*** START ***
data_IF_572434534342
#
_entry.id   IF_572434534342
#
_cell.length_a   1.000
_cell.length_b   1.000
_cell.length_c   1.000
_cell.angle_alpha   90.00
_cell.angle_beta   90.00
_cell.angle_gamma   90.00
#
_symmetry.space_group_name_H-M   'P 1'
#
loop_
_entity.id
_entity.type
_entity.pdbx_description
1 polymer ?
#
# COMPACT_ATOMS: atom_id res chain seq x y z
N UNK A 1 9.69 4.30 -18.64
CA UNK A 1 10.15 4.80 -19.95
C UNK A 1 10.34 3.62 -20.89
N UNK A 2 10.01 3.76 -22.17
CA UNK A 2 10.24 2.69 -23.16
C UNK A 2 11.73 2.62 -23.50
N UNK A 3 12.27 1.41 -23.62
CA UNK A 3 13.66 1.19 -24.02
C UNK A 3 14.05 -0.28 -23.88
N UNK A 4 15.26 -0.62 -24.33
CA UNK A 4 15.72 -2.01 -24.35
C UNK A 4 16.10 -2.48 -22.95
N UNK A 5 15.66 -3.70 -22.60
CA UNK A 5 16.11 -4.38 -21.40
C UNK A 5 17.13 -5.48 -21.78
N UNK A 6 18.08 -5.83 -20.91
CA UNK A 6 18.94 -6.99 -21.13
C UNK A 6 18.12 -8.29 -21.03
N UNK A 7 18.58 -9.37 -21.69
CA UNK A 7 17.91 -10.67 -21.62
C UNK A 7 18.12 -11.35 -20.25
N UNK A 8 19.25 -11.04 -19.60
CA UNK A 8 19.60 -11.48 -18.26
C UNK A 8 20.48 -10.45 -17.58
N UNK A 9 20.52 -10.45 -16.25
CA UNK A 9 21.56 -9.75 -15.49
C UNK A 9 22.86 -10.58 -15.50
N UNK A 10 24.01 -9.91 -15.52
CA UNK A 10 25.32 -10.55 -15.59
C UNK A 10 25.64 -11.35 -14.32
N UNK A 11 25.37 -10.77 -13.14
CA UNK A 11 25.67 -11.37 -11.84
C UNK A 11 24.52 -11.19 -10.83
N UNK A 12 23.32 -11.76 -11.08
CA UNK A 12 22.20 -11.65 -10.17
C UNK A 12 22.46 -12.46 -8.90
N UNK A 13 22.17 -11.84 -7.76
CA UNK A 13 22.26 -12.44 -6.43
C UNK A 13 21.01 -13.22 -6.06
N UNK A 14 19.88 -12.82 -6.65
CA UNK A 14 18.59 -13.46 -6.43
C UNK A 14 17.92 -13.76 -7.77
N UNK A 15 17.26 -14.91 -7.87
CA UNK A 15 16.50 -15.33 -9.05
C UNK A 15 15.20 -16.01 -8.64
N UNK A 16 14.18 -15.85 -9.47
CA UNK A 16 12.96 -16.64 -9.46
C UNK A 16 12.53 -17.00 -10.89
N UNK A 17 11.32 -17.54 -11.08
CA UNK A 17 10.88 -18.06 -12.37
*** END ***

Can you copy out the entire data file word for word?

data_IF_572434534342
#
_entry.id   IF_572434534342
#
_cell.length_a   1.000
_cell.length_b   1.000
_cell.length_c   1.000
_cell.angle_alpha   90.00
_cell.angle_beta   90.00
_cell.angle_gamma   90.00
#
_symmetry.space_group_name_H-M   'P 1'
#
loop_
_entity.id
_entity.type
_entity.pdbx_description
1 polymer ?
#
# COMPACT_ATOMS: atom_id res chain seq x y z
N UNK A 1 9.69 4.30 -18.64
CA UNK A 1 10.15 4.80 -19.95
C UNK A 1 10.34 3.62 -20.89
N UNK A 2 10.01 3.76 -22.17
CA UNK A 2 10.24 2.69 -23.16
C UNK A 2 11.73 2.62 -23.50
N UNK A 3 12.27 1.41 -23.62
CA UNK A 3 13.66 1.19 -24.02
C UNK A 3 14.05 -0.28 -23.88
N UNK A 4 15.26 -0.62 -24.33
CA UNK A 4 15.72 -2.01 -24.35
C UNK A 4 16.10 -2.48 -22.95
N UNK A 5 15.66 -3.70 -22.60
CA UNK A 5 16.11 -4.38 -21.40
C UNK A 5 17.13 -5.48 -21.78
N UNK A 6 18.08 -5.83 -20.91
CA UNK A 6 18.94 -6.99 -21.13
C UNK A 6 18.12 -8.29 -21.03
N UNK A 7 18.58 -9.37 -21.69
CA UNK A 7 17.91 -10.67 -21.62
C UNK A 7 18.12 -11.35 -20.25
N UNK A 8 19.25 -11.04 -19.60
CA UNK A 8 19.60 -11.48 -18.26
C UNK A 8 20.48 -10.45 -17.58
N UNK A 9 20.52 -10.45 -16.25
CA UNK A 9 21.56 -9.75 -15.49
C UNK A 9 22.86 -10.58 -15.50
N UNK A 10 24.01 -9.91 -15.52
CA UNK A 10 25.32 -10.55 -15.59
C UNK A 10 25.64 -11.35 -14.32
N UNK A 11 25.37 -10.77 -13.14
CA UNK A 11 25.67 -11.37 -11.84
C UNK A 11 24.52 -11.19 -10.83
N UNK A 12 23.32 -11.76 -11.08
CA UNK A 12 22.20 -11.65 -10.17
C UNK A 12 22.46 -12.46 -8.90
N UNK A 13 22.17 -11.84 -7.76
CA UNK A 13 22.26 -12.44 -6.43
C UNK A 13 21.01 -13.22 -6.06
N UNK A 14 19.88 -12.82 -6.65
CA UNK A 14 18.59 -13.46 -6.43
C UNK A 14 17.92 -13.76 -7.77
N UNK A 15 17.26 -14.91 -7.87
CA UNK A 15 16.50 -15.33 -9.05
C UNK A 15 15.20 -16.01 -8.64
N UNK A 16 14.18 -15.85 -9.47
CA UNK A 16 12.96 -16.64 -9.46
C UNK A 16 12.53 -17.00 -10.89
N UNK A 17 11.32 -17.54 -11.08
CA UNK A 17 10.88 -18.06 -12.37